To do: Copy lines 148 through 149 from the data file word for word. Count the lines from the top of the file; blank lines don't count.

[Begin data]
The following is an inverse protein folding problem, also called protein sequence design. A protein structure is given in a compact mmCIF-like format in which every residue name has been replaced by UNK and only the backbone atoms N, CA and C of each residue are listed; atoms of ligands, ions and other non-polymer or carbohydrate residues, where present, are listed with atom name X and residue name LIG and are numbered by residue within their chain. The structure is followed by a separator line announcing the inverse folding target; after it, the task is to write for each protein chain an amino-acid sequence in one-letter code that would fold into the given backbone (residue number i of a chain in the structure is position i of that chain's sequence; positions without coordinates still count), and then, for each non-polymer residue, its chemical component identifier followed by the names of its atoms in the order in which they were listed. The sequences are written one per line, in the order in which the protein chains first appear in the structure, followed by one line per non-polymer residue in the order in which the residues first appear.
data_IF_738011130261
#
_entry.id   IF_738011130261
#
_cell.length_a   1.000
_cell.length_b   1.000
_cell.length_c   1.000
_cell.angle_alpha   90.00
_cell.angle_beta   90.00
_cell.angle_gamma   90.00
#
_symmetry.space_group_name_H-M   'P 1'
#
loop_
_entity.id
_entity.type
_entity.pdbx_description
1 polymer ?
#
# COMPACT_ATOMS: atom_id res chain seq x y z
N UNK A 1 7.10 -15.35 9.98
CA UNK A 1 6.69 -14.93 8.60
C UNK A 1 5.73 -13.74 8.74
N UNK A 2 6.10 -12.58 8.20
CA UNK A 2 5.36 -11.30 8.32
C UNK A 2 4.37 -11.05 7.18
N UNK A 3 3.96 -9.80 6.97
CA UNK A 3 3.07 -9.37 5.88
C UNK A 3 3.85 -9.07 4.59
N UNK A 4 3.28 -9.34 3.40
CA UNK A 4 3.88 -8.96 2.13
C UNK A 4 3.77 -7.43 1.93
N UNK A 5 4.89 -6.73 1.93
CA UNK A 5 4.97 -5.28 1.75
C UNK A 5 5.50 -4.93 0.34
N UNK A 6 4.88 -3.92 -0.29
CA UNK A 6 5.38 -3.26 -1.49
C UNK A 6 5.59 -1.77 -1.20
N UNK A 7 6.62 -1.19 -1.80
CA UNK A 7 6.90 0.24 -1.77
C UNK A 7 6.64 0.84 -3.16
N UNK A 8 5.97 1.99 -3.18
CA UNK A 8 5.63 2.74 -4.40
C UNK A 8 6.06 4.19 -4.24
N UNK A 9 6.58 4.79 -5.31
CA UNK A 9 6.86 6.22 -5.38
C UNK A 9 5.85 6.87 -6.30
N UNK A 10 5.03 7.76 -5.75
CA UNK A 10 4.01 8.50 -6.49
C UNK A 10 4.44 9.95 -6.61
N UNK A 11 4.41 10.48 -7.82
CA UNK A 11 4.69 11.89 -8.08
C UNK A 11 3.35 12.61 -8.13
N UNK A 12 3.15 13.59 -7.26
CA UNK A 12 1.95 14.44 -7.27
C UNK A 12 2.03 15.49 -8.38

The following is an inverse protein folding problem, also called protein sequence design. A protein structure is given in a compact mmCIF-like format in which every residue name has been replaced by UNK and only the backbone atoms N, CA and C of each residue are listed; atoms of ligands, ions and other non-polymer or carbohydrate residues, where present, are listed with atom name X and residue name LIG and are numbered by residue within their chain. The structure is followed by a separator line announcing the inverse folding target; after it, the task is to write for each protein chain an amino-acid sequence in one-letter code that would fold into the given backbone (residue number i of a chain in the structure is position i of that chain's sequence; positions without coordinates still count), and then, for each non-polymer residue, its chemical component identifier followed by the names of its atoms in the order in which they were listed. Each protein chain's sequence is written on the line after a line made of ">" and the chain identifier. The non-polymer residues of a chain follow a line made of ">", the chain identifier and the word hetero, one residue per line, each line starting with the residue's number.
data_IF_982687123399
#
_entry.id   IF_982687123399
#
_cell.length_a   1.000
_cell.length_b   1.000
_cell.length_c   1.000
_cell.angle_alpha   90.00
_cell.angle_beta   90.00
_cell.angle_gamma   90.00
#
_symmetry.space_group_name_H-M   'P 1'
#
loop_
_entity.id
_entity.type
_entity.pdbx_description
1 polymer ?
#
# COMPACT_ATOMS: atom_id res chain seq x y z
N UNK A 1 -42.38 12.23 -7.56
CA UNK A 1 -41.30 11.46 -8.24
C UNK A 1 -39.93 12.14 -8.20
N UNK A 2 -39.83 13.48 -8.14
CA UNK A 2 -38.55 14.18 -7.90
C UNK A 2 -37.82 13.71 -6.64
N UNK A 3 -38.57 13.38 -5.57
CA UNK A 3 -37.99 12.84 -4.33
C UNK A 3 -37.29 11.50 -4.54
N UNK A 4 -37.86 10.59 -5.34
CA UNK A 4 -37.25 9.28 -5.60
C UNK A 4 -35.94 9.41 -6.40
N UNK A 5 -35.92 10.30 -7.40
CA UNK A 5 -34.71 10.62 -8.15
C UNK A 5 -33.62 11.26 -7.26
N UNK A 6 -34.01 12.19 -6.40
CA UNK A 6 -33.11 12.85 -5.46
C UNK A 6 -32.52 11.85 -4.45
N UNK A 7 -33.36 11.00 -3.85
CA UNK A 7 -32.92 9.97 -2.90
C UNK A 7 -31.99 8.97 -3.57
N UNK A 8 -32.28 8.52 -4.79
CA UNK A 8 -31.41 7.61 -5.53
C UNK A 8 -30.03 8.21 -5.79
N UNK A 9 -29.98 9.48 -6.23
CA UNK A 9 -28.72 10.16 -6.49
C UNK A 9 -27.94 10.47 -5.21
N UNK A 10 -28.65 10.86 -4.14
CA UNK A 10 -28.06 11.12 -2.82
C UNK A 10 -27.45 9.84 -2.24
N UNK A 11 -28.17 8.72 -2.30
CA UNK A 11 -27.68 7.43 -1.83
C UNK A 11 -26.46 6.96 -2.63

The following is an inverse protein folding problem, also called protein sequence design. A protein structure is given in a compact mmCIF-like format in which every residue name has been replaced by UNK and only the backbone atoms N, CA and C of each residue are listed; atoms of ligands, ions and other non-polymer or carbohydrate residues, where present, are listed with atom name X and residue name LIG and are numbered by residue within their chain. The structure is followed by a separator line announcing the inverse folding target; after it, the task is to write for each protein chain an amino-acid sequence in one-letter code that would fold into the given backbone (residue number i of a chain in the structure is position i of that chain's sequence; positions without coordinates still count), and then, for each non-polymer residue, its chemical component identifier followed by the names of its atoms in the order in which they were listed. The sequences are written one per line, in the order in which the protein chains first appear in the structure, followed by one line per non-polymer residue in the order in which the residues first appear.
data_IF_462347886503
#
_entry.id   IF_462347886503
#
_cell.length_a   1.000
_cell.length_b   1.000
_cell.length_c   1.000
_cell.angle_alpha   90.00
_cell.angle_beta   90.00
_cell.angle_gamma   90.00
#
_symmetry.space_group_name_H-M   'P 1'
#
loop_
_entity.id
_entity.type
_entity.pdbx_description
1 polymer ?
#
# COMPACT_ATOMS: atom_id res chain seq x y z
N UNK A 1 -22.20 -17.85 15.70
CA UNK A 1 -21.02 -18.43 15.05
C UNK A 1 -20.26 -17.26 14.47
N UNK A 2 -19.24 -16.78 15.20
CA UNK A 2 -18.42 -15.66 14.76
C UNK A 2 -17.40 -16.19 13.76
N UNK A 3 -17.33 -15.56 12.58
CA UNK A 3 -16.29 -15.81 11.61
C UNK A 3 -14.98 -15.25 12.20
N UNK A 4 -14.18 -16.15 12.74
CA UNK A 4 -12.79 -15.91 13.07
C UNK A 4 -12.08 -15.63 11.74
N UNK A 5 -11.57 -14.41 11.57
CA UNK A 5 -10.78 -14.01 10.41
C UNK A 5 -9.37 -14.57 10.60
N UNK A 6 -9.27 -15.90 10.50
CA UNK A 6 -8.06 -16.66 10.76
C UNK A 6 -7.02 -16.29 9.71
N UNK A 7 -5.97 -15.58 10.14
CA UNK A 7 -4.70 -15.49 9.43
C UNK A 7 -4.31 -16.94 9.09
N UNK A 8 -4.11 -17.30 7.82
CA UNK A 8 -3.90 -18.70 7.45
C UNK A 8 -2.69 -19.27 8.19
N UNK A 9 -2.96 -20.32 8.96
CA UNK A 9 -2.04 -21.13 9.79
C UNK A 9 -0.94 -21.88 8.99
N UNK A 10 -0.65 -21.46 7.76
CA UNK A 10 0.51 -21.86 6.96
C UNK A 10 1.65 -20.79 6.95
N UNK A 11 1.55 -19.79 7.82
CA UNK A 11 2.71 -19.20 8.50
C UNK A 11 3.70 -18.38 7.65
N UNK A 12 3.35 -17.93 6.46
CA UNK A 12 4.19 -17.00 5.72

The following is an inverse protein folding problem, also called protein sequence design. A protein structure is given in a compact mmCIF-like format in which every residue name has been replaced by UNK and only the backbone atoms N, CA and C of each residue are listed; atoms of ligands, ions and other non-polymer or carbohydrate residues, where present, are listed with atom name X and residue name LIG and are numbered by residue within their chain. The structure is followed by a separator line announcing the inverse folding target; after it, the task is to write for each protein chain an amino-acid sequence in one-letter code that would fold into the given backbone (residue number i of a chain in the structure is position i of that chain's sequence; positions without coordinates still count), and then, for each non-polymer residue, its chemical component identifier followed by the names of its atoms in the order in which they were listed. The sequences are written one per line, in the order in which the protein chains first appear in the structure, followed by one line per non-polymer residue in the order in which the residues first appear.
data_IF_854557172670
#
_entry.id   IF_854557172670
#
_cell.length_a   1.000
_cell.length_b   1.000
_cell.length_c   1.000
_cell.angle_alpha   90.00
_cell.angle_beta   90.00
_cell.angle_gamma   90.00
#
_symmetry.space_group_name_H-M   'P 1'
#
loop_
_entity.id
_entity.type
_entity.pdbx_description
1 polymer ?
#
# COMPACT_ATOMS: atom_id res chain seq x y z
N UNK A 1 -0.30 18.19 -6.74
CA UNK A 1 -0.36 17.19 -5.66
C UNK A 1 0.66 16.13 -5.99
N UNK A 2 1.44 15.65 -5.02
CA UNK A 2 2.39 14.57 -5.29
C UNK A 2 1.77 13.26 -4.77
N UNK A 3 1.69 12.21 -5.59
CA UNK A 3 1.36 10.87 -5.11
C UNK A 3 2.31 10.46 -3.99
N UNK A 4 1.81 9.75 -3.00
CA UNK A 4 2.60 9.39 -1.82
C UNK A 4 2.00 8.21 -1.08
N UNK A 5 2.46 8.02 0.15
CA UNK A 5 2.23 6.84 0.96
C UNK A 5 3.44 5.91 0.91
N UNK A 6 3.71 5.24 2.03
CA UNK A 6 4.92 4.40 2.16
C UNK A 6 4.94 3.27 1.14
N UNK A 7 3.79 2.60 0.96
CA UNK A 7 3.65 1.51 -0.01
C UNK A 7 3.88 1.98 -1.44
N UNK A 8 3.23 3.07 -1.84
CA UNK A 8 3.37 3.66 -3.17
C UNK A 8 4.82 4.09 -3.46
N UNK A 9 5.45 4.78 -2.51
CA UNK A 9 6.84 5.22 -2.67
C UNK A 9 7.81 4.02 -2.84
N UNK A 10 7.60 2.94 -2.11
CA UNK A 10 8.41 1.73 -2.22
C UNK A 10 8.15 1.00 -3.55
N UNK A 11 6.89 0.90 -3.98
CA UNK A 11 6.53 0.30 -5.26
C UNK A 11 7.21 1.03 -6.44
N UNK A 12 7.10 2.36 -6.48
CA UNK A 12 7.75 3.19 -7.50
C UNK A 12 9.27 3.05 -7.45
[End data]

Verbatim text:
N UNK A 6 -9.27 -15.90 10.50
CA UNK A 6 -8.06 -16.66 10.76